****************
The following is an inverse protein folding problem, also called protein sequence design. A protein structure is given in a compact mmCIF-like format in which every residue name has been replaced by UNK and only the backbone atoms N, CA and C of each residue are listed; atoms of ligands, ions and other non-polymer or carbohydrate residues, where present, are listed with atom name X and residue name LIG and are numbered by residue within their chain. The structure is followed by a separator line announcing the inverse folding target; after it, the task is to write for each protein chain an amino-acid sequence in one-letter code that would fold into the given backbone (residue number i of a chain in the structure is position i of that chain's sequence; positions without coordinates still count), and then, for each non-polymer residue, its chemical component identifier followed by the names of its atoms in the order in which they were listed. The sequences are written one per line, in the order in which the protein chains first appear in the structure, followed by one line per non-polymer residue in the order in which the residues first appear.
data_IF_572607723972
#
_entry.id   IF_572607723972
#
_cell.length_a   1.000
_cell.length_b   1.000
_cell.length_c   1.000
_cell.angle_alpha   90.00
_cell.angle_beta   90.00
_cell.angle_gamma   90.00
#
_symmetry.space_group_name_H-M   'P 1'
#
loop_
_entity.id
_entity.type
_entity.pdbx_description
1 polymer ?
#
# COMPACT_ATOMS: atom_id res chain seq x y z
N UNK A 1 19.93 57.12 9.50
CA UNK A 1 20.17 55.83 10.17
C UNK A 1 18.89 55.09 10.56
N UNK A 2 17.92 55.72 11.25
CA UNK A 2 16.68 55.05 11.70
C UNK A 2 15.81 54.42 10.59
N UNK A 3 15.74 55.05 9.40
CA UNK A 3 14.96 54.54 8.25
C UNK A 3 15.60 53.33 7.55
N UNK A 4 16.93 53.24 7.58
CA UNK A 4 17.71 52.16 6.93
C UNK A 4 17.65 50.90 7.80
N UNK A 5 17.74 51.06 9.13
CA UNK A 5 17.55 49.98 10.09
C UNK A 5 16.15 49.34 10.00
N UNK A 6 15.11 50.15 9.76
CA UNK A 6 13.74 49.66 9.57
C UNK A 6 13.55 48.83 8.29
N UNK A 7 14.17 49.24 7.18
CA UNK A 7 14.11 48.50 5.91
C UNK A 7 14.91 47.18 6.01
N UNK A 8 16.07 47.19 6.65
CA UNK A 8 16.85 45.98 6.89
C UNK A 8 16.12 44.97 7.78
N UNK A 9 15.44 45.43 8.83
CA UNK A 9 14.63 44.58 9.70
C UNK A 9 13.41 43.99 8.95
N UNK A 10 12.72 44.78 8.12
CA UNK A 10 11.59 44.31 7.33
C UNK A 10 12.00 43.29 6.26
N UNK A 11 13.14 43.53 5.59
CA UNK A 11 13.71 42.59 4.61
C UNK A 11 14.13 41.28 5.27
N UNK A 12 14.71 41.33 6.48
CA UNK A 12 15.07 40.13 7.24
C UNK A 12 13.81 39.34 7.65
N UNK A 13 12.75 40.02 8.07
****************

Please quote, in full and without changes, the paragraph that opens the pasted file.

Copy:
The following is an inverse protein folding problem, also called protein sequence design. A protein structure is given in a compact mmCIF-like format in which every residue name has been replaced by UNK and only the backbone atoms N, CA and C of each residue are listed; atoms of ligands, ions and other non-polymer or carbohydrate residues, where present, are listed with atom name X and residue name LIG and are numbered by residue within their chain. The structure is followed by a separator line announcing the inverse folding target; after it, the task is to write for each protein chain an amino-acid sequence in one-letter code that would fold into the given backbone (residue number i of a chain in the structure is position i of that chain's sequence; positions without coordinates still count), and then, for each non-polymer residue, its chemical component identifier followed by the names of its atoms in the order in which they were listed. The sequences are written one per line, in the order in which the protein chains first appear in the structure, followed by one line per non-polymer residue in the order in which the residues first appear.